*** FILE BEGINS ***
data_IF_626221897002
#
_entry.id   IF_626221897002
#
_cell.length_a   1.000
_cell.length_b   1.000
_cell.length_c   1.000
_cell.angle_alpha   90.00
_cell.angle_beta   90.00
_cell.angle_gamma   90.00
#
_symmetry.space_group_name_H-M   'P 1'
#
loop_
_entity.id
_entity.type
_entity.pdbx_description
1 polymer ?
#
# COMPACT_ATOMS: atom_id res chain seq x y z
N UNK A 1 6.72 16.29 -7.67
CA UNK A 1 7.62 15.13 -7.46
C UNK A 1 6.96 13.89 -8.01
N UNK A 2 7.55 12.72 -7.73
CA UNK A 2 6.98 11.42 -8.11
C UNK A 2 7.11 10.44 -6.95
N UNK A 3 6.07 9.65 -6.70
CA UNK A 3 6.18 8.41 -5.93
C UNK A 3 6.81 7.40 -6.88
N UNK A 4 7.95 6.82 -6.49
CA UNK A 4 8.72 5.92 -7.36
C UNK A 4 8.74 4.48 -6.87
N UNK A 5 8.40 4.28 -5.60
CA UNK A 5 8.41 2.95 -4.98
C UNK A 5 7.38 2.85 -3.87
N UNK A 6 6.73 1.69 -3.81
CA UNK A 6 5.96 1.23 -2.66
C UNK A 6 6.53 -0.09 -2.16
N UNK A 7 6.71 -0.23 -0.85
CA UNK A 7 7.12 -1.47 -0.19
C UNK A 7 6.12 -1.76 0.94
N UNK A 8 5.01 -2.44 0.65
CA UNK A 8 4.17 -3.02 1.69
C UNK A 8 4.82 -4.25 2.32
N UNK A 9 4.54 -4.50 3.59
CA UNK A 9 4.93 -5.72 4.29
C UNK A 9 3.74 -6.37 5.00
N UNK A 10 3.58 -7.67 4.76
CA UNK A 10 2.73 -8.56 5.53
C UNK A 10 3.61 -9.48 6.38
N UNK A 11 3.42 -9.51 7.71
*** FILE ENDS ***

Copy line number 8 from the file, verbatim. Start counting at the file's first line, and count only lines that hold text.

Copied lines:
_cell.angle_alpha   90.00